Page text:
From Ford to DeLorean, Ireland’s heritage in car manufacturing is about to be revived thanks to a new venture that will manufacture high-performance electric cars.
Enterprising entrepreneur Norman Crowley’s latest venture, Electrifi, plans to create more than 150 new jobs as part of a €50m investment, becoming the first company to manufacture cars in Ireland in almost 40 years.
Not since DeLorean closed its doors in the 1980s has anyone attempted to bring back car manufacturing at scale, but that is about to change.
‘I believe a revived car manufacturing industry in Ireland could easily employ more than 30,000 people and has the potential to generate annual revenues of over €10bn for the Irish economy’
– NORMAN CROWLEY
Crowley, serial entrepreneur and founder of Inspired Broadcast Networks and Crowley Carbon, is hellbent on reviving car manufacturing in Ireland and creating a catalyst for others to follow.
Electrifi has already begun car manufacturing in Wales and the first cars that will be manufactured at a new plant in Powerscourt, Co Wicklow, will leave the Irish plant by the end of this year.
At first the company will focus on converting classic cars such as Ferraris, Aston Martins and Jaguars, from petrol-guzzlers to clean energy electric vehicles with all the torque of a Tesla and more, while maintaining their classical appearances.
But the company harbours a deeper ambition to build its own-brand electric super cars.
Crowley grew up in West Cork, not far from the ancestral home of Henry Ford. Ford’s first car plant outside the US was in Cork city and it closed its doors in 1984 after decades of producing iconic vehicles. Two years earlier, Belfast received the devastating news that the DeLorean manufacturing plant, which made the famous car in the Back to the Future movies, was to close its doors after the company went into bankruptcy.
If you’re going to build a time machine into a car, why not do it with some style?
Crowley has a proven track record, having started and sold three businesses for more than $750m before the age of 40.
He established his fourth business, Crowley Carbon, in 2009 to work with optimising large production plants and commercial buildings to reduce their energy consumption and costs. He also established a not-for-profit foundation called Cool Planet Experience in 2015 to educate children and families in a fun and interactive way, located at the Powerscourt Estate in Wicklow. The plan is to roll out a further 10 education centres across the globe with a vision to engage the public and schools on matters relating to the impacts of global warming and the technologies and solutions that will help develop a carbon-free future.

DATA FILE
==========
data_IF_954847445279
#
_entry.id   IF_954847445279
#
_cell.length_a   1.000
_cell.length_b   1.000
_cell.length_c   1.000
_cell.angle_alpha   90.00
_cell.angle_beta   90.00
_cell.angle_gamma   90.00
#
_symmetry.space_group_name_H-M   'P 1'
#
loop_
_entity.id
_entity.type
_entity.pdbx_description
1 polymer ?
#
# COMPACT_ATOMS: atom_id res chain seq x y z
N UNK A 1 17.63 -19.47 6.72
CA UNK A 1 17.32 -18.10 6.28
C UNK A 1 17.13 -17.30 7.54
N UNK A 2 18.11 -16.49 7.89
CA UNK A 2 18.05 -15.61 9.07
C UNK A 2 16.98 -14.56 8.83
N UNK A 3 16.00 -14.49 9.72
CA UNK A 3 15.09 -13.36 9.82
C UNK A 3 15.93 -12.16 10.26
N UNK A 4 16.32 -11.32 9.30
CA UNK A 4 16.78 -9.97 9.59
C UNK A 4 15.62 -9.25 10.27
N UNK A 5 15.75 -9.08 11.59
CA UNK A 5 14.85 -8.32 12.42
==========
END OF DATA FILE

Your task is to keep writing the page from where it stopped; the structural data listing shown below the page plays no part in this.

Electrifi will initially take some of the world’s most iconic classic cars, from Ferrari and Lamborghini to Aston Martin, and modify them into electric vehicles with Formula One-style performance. The cars will be rebuilt and optimised with the latest technology and powered by Tesla batteries and motors. Electrifi is currently designing a new range of classic cars that will be fully electrified and revealed in early 2020.
The company says car prices will initially start at €750,000 for the higher-end models but cars in time will ultimately be available at entry level, starting at €30,000. The company has already sold out its delivery capacity for its high-model range for the next 18 months. The cars will be shipped to the UK, the Middle East and the US.
However, visitors to the company’s Powerscourt Estate headquarters will be able to view the cars up close, being hand-built and tested, from later this year.
“The global market opportunity in electric vehicles is predicted to top over $500bn between now and 2025,” Crowley explained.
“This potential for transformative change creates huge opportunities for both new and existing players in the automotive sector. I believe a revived car manufacturing industry in Ireland could easily employ more than 30,000 people and has the potential to generate annual revenues of over €10bn for the Irish economy.
“Ireland is a knowledge-based economy and, with our strong young talent pool, high education standards and reputation for ease of doing business, we are perfectly positioned to capitalise on the shift from polluting petrol cars to sophisticated digital vehicles.
“Who would have envisaged 30 years ago that our technology sector would employ almost 300,000 people in Ireland, and be seen as a global centre of excellence?”
Fair point. Now, let’s see what happens when an entrepreneur such as Crowley puts his pedal to the metal on making electric cars in Ireland.